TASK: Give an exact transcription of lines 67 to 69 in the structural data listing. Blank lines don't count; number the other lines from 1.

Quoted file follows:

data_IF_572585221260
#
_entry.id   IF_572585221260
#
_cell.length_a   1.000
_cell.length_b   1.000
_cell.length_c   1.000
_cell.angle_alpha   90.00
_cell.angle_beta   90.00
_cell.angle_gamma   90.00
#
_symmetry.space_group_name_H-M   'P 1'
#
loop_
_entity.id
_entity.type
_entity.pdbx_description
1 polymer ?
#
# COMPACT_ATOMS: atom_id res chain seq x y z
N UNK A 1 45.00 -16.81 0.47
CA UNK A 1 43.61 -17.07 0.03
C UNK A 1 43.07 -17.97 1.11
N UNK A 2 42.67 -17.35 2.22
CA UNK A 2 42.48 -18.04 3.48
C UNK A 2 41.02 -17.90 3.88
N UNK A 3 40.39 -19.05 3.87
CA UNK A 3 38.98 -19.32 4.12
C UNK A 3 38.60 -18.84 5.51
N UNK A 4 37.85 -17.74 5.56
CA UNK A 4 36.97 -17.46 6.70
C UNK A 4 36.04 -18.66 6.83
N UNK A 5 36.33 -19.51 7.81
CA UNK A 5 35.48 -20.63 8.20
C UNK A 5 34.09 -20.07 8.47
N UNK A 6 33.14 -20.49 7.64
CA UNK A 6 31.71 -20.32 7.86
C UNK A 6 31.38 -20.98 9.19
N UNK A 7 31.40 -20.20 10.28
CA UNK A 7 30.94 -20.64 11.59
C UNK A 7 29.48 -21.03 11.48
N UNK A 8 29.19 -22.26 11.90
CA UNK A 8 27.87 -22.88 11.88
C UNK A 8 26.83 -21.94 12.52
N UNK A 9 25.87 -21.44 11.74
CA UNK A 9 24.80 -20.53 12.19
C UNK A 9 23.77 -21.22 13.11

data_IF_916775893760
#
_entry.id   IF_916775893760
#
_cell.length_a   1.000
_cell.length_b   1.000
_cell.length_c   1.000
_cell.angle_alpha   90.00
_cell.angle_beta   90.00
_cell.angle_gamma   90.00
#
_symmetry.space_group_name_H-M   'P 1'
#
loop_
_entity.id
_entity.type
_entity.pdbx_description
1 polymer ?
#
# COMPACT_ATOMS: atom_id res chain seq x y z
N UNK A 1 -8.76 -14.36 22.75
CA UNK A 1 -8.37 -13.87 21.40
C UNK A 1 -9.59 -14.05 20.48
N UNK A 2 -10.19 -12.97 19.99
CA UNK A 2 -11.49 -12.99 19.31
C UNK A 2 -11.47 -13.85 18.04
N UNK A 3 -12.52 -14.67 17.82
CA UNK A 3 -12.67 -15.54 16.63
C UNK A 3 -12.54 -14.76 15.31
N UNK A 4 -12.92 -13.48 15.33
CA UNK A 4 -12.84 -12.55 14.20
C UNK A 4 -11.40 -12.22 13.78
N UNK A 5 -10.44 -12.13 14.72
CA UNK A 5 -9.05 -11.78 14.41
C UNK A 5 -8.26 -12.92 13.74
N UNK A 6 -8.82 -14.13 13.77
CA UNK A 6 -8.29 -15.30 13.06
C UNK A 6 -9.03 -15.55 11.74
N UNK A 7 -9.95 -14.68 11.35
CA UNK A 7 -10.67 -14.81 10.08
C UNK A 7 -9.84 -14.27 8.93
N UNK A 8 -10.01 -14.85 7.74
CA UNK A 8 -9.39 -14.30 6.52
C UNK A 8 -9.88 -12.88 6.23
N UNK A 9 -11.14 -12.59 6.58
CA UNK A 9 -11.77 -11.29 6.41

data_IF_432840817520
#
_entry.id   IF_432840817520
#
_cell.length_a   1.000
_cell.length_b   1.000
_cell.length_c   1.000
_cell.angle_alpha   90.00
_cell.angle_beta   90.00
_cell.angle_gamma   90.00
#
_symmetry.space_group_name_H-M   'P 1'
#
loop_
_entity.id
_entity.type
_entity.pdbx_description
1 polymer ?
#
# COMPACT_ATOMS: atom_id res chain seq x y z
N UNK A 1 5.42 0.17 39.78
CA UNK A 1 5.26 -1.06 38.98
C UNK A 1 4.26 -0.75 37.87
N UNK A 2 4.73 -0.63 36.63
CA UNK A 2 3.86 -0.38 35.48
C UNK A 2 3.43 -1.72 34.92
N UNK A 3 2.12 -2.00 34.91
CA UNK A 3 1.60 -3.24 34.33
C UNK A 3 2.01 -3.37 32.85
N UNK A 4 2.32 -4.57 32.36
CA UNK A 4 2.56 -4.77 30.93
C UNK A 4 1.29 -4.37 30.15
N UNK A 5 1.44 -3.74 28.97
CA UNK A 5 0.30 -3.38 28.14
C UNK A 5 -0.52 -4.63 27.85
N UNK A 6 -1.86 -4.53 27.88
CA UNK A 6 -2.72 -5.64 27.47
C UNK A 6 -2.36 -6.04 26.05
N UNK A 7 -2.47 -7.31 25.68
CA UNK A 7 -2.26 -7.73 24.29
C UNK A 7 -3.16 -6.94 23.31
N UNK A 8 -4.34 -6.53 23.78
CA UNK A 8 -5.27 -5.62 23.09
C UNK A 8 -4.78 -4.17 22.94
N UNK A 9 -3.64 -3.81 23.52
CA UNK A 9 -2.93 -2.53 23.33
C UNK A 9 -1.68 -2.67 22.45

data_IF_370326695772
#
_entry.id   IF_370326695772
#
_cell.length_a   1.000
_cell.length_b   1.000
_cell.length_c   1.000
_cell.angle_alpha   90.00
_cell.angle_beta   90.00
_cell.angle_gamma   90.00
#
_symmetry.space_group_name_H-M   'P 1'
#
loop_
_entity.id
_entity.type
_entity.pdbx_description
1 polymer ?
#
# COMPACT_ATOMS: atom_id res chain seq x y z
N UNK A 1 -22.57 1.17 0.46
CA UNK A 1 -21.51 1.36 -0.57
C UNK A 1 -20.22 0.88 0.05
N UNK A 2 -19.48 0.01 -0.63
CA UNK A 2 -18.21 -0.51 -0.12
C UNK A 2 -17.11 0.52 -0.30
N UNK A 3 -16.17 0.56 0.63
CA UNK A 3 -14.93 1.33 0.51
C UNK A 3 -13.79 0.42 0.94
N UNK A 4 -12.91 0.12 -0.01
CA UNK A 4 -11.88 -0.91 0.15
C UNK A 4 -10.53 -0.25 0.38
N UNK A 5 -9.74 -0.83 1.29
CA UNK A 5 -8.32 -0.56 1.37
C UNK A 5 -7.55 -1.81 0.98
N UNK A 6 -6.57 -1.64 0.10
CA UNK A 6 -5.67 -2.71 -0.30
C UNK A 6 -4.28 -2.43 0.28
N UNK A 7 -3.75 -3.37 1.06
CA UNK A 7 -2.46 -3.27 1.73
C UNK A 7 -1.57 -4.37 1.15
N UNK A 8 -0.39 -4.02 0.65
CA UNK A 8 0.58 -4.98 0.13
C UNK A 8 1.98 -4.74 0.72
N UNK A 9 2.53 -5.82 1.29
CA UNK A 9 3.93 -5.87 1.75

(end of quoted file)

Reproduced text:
# COMPACT_ATOMS: atom_id res chain seq x y z
N UNK A 1 -8.76 -14.36 22.75
CA UNK A 1 -8.37 -13.87 21.40